Old-timers and pioneers of this city and district are the chief
centres of interest at the Exhibition to-day, and every possible
honour is being accorded the twelve survivors of that famous corps of
Royal Engineers who founded the City of New Westminster and assisted
in establishing a system of law and order in the Province of British
o'clock to-day Mayor W. H. Keary, manager of the Exhibition,
entertained these pioneers at luncheon at his home. The members
of the corps present at the luncheon were Thomas Argyle, Rocky Point,
Vancouver Island; Samuel Archer, New Westminster; Lewis F. Bonson,
Port Hammond; Robert Butler, Victoria; Allan Cummins, Vancouver;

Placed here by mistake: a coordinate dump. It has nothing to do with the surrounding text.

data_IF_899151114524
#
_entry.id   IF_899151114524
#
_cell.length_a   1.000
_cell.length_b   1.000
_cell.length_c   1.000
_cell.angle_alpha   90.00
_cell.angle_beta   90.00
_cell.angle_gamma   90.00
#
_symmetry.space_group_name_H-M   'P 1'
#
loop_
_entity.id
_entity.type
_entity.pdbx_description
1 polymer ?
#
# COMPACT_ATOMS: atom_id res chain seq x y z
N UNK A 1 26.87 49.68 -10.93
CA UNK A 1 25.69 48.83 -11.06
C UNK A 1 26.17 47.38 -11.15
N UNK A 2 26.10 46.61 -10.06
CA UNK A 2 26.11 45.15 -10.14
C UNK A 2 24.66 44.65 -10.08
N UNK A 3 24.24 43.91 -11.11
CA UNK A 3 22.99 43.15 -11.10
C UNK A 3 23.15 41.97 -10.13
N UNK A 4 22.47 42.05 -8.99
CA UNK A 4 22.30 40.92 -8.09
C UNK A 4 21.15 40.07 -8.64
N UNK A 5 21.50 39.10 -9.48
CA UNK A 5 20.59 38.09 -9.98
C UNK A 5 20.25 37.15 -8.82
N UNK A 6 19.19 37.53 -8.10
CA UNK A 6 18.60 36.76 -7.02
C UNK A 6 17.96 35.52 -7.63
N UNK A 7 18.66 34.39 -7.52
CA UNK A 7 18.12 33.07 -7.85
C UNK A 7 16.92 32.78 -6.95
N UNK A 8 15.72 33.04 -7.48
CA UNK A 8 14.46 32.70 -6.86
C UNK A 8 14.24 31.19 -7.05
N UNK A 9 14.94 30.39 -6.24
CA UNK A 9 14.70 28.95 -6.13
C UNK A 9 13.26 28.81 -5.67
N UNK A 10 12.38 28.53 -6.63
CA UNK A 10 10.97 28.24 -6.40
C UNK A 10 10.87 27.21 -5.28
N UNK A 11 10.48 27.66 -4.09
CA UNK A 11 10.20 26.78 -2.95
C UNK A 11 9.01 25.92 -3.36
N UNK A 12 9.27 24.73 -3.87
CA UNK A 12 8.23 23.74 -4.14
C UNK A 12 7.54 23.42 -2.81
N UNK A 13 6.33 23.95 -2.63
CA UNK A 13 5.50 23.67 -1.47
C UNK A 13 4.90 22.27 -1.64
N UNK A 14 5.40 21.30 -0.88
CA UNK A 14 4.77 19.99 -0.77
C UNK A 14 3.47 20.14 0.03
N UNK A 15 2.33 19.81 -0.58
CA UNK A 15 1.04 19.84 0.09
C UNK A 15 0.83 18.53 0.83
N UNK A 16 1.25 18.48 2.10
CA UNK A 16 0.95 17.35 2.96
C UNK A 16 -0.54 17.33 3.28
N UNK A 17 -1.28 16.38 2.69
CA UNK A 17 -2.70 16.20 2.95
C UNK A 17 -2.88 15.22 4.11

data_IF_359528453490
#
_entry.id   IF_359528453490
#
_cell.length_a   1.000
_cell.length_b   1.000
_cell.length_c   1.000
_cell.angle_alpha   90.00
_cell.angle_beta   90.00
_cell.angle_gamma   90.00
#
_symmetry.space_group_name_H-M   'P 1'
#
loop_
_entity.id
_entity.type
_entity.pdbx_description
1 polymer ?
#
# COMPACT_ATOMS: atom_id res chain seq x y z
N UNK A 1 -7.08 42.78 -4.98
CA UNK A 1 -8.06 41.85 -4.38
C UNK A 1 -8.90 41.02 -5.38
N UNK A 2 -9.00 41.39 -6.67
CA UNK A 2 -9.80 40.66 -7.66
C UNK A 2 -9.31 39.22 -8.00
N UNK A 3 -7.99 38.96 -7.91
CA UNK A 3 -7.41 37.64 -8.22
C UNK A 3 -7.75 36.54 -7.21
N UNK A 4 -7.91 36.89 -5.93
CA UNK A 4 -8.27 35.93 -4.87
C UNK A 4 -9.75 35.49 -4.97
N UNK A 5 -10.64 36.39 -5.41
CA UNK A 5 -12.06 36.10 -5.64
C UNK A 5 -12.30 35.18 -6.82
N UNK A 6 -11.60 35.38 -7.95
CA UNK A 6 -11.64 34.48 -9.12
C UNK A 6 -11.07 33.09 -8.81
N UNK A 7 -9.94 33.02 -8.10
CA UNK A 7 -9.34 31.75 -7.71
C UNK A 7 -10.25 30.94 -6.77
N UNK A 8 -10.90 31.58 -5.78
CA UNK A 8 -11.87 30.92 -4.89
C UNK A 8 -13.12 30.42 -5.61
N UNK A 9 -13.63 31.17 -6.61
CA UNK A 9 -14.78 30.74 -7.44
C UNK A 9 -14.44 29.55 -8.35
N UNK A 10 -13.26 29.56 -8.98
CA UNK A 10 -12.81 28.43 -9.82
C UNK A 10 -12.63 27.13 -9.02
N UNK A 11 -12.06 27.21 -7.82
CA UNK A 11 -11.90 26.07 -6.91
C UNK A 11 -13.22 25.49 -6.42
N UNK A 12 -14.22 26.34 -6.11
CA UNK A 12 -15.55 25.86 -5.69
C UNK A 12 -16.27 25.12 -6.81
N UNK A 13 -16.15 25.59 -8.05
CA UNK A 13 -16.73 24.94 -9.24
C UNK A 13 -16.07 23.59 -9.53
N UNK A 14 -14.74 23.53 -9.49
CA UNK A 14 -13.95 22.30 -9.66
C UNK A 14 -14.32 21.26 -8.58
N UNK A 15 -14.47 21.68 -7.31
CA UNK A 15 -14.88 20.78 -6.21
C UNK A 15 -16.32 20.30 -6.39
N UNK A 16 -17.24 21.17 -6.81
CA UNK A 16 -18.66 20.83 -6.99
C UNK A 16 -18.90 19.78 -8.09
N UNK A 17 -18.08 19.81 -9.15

William Hall, Sumas; William Haynes, Victoria; Philip Jackman,
Aldergrove; George Turner, New Westminster; and Lieutenant Colonel
Richard Wolfenden, Victoria. Matthew Hall, of Sumas, and John
Musselwhite, of Chilliwack, were unavoidably absent.
Richard McBride, Premier of British Columbia, and Judge Howay were the
only ones resent beside the Royal Engineers. After luncheon the
host, Mayor Keary, proposed a toast to His Majesty the King.
Premier McBride proposed the toast to "Our Guests: the Survivors
of the Royal Engineers." Judge Howay then read an
interesting paper prepared by one of the pioneers, Lieutenant Colonel
Wolfenden, giving an interesting description of the trip from England
to British Columbia, around Cape Horn, over fifty years ago.
conclusion of the speaking special badges were presented to the Royal
Engineers present at the luncheon as souvenirs of the occasion.
A photograph of the group was taken, and the party was then driven to
the Exhibition grounds. This evening they will be the guests of
honour at the Scotch concert to be given in the opera House.